We also talked about launching new flights between our two countries. We believe that if there are new regular flights, then more Russian tourists will visit our country. There will also be direct flights to Budapest from two Russian cities, Yekaterinburg and Kaliningrad. We have also been promised further discussions on this matter in the future.

Let me thank you for today’s talks. We hope that we will be able to cooperate just as successfully in the future, as well.

Thank you very much for this opportunity, Mr President.

Question (retranslated): Good afternoon.

I have a question for both of you. To what extent did you manage to increase and improve energy supply security after today’s talks?

Thank you very much.

Vladimir Putin: The Prime Minister raised a number of questions about expanding our cooperation. This concerns the energy sector and its various aspects, including hydrocarbon supplies, namely gas supply volumes. This concerns the nuclear power industry, logistics, the transport sector, industrial production and agriculture.

During talks with the Prime Minister, I contacted my colleagues in the Government and some heads of certain major Russian companies. They gave a positive response to virtually all the issues raised by the Prime Minister.

This also concerns expanded gas supplies. Indeed, we need to closely assess the Russian Federation’s stock after the autumn-winter period, but I believe that it would not be a major problem for us to supply an additional one billion cubic metres of gas.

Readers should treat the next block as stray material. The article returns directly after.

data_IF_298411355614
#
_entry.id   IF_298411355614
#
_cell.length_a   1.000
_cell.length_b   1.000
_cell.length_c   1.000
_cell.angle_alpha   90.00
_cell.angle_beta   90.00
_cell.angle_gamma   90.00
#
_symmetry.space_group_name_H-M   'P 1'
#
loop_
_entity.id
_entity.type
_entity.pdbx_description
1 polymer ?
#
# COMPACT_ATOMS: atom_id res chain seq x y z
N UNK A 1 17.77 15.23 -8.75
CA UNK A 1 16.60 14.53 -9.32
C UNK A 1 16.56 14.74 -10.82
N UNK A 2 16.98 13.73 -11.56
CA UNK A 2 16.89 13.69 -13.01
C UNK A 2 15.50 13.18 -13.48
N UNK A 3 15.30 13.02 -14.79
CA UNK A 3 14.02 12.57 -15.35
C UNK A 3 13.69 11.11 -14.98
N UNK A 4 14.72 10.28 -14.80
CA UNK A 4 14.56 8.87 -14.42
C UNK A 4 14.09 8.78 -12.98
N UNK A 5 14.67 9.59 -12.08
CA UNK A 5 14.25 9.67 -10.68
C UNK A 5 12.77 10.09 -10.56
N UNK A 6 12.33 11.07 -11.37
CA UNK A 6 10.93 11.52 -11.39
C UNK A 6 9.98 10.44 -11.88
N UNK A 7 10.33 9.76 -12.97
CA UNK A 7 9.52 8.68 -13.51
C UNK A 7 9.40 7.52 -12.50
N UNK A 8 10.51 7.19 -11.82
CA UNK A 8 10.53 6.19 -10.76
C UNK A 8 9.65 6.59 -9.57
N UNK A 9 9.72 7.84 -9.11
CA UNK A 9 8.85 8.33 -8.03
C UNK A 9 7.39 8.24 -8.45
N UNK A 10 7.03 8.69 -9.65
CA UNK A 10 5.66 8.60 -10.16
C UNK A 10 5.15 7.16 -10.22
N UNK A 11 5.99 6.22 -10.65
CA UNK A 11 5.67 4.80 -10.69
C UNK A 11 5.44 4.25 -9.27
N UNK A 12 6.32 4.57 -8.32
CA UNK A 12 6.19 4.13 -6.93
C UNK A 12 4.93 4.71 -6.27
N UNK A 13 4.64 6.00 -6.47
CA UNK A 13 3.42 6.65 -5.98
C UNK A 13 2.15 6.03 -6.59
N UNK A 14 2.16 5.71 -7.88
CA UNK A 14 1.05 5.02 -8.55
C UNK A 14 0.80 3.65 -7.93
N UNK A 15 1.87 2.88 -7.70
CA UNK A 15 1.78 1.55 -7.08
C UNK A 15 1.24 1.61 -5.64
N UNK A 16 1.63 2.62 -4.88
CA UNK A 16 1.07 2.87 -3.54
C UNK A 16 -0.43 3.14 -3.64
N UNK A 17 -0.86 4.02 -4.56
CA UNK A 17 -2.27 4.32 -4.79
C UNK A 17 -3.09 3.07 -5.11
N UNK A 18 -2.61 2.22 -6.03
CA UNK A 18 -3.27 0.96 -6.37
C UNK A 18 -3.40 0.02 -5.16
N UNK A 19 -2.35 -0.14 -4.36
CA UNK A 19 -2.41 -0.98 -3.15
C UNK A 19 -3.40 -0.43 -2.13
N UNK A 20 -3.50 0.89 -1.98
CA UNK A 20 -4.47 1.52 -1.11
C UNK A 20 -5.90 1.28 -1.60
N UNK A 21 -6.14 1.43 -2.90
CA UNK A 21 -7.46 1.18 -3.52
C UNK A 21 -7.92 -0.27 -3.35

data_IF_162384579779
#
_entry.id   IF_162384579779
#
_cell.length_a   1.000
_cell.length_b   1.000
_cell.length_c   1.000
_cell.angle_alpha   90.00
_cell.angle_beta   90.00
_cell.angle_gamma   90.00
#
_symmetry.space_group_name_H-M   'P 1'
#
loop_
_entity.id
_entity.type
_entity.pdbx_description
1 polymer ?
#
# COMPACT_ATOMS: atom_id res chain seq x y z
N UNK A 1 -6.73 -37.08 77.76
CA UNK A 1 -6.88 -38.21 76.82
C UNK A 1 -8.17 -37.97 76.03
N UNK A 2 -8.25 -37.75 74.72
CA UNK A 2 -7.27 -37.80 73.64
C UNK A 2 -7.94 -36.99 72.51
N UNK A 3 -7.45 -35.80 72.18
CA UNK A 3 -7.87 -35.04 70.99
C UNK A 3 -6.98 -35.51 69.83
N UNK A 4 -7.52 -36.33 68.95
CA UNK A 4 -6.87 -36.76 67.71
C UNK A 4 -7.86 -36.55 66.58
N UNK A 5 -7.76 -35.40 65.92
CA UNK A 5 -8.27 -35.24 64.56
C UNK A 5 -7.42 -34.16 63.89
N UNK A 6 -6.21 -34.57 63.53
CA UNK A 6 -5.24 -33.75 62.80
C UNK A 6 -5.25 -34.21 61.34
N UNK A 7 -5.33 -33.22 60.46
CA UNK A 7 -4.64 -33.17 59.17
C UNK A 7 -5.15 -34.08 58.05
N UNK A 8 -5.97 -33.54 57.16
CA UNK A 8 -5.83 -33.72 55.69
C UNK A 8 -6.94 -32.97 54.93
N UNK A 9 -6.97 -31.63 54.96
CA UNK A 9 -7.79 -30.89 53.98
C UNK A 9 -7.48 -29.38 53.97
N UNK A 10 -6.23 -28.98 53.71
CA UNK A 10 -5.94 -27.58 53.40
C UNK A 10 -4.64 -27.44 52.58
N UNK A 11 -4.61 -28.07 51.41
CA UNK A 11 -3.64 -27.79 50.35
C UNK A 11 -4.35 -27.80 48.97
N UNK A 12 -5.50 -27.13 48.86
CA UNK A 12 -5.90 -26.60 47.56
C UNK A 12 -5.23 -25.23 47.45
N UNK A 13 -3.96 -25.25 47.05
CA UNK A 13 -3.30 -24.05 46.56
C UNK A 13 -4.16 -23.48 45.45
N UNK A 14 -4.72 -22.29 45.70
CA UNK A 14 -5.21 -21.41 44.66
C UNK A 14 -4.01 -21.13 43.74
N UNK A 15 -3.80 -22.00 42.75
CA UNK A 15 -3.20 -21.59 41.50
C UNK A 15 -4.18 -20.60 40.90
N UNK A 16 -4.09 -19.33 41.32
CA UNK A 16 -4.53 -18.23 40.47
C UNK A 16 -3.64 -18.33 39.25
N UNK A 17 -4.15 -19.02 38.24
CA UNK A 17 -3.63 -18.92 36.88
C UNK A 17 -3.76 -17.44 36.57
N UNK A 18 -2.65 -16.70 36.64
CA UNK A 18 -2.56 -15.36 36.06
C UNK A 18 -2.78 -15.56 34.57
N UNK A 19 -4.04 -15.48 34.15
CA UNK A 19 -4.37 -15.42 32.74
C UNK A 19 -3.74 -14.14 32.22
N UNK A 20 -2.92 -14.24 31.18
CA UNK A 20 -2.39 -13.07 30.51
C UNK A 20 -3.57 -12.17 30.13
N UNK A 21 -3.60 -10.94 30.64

We understand the issues raised by the Prime Minister. Gas volumes in Europe’s underground storage facilities have dwindled to about 40 percent of capacity, and our partners in Europe will probably face problems next year. Hungary will have no problems because we will coordinate additional volumes. I believe that the companies will make the final decision sometime in early April. Overall, the matter has been coordinated.

The same concerns a railway to bypass Budapest. The Prime Minister has raised this issue. I believe that we will resolve it. He does not know yet: I received additional information from Russian Railways on my way here. This concerns additional funding from the credit line. It appears that this project can receive $2 billion, and it will be possible to build a route bypassing Budapest.

The same can be said about work in the nuclear power industry, personnel-training, the resolution of certain nuclear fuel production issues, and so forth.

I completely agree with the Prime Minister that our joint work, which lasted almost five hours today, proved quite successful in all areas. We thoroughly discussed various aspects of agriculture, including the resolution of energy issues.

Viktor Orban: I would like to tell Russian journalists that today the cost of gas and electricity in Western Europe has doubled or tripled, which causes great problems for people. We can say that Hungary is an exception. For many years, Hungary has been lowering utilities rates. Russian gas is one of the most important conditions here. If we have Russian gas, we can provide a cheap supply of it to Hungarian households. If there is no Russian gas then we cannot do this. This is why it is very important for the Hungarians that we have come very close to reaching an agreement that Russia will supply us with one billion cubic metres more annually. As a result, we have finally secured the supply in Hungary.

The Paks Nuclear Power Plant will cover 90 percent of Hungary’s energy requirements by 2030. Without Paks, there would be no corresponding Hungarian environmental policy. Our talks today have made their contribution.